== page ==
Crossing the line – I didn't know wether to start laughing or crying. The latter was closer to happening but I was just so relieved to have won. I would have loved for my family to have been there and unfortunately there wasn’t a live stream as the BBC were being cheeky little monkeys not allowing anyone else the TV rights, but not showing any of the events on saturday live! I am now viewing this as the start of my season – everything else is in the past and I am dong my best to keep looking forward and keep improving. Next stop is Glasgow this weekend, of which my main aim is to secure the qualifying time of 9.43 for the European Championships. The race is stacked again but there are much more europeans in the field – which is what I need. A small group to drag me around. I know I am capable of running that qualifying time – how much under it – I am not so sure... I am definitely not in the same shape as last year and perhaps my expectations of myself for the Commonwealths are a little lower than they would have been had you asked me last year – but I'm doing everything within my ability to make sure I get as close as possible. If I can keep making these improvements in each race and in each session, i'm confident that by the time the Commies come around – i'll be around my personal best. Is that good enough for a medal? Who knows. Personally, I believe 1st and 2nd is out with my range with my current form but those minor medals are definitely in sight, for several athletes. If I came last and ran under 9.38 – I would be the proudest person in that stadium. I'm sure people will view it as a failure, if any of the scots don't medal but in the distance events - and in particular the steeplechase – it is of Olympic standard. In other events, the Commonwealth is a third tier competition after Olympics and Worlds but for some of the distance events and in particular the steeplechase – it is world class. Fingers crossed some of the public – perhaps not regular athletic goers – bear that in mind.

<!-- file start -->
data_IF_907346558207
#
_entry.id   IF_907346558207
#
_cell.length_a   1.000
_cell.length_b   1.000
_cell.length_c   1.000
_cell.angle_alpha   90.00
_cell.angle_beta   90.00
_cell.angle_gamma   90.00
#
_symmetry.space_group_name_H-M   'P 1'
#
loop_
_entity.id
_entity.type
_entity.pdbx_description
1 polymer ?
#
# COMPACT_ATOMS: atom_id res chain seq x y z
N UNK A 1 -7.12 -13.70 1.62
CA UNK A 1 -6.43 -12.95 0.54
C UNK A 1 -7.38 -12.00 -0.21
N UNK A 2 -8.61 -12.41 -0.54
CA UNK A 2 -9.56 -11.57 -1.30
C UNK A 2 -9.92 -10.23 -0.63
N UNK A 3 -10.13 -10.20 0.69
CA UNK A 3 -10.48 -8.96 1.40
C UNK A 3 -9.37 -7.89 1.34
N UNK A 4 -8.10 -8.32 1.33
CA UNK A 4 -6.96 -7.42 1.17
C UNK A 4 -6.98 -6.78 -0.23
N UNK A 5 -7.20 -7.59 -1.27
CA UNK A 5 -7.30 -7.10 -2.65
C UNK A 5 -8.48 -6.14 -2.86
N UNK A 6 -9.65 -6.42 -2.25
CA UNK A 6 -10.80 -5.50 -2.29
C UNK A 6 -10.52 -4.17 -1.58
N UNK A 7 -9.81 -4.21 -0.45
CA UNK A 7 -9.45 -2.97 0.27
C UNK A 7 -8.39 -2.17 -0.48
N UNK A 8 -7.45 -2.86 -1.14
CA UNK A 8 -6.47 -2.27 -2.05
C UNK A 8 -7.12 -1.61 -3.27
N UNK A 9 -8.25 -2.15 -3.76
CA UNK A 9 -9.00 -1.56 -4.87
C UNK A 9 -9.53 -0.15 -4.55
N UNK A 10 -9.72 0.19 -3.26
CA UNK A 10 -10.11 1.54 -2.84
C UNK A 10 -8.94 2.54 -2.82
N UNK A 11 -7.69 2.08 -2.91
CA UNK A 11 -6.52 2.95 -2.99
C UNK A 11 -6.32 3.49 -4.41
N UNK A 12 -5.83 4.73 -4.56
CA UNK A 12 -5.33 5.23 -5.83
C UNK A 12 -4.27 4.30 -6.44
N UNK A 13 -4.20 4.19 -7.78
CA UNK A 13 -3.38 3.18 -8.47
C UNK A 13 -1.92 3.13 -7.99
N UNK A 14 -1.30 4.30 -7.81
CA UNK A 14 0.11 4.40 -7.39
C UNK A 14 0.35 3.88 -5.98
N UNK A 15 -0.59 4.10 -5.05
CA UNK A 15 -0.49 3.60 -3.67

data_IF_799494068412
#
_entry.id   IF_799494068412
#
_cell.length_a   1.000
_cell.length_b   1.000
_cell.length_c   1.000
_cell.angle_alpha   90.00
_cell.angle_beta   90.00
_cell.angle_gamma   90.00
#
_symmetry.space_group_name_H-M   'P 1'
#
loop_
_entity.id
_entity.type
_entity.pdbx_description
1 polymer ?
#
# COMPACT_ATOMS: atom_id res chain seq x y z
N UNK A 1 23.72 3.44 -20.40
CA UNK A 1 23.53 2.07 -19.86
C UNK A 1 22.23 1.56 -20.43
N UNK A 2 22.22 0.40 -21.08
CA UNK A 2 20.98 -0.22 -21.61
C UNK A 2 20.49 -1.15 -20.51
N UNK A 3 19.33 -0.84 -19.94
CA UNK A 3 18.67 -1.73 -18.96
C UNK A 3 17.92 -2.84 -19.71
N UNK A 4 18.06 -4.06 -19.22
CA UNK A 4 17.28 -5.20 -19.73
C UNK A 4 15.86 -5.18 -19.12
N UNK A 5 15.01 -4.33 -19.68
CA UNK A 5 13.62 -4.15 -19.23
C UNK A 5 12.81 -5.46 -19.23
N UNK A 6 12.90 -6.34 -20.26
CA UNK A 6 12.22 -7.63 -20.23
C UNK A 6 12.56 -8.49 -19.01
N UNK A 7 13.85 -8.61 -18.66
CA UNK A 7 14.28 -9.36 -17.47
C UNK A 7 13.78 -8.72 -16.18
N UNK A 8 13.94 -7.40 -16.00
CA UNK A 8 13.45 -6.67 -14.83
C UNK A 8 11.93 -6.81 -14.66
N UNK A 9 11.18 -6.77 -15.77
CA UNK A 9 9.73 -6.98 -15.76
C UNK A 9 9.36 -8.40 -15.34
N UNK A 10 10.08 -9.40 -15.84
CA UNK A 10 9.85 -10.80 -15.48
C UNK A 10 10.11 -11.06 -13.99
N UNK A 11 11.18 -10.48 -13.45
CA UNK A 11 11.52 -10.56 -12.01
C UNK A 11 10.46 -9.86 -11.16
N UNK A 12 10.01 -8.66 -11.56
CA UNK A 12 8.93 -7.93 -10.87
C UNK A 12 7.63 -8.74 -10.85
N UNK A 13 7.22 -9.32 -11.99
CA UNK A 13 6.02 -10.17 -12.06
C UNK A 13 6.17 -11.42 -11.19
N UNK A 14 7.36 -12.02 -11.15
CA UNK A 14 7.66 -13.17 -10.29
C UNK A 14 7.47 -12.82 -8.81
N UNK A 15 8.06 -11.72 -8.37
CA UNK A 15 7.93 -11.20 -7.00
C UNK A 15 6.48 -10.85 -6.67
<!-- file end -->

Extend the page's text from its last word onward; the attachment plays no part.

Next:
First time in Paris. 
6 pages of ramblings. If you've made it this far – i'm impressed or maybe slightly disturbed with the amount of spare time you have. This will definitely be my last blog before heading into the Holding Camp for Team Scotland on the 20th July. I will go into a little bit of a lock down similar to the Olympics. I think it's important to have that time to focus and distance yourself from the social media aspect of the sport. My mum is coming over to join me in the camp and so I am looking forward to having her eyes back on me during sessions and picking up some much needed advice going into a Home Commonwealth Games. Wish me luck. I could use some :)

One of the most amazing tracks I've had the pleasure of going to! 
Broughty Castle in Scotland being lit up with projections of me running for Scotrail's 2014 Sponsorship of the Games.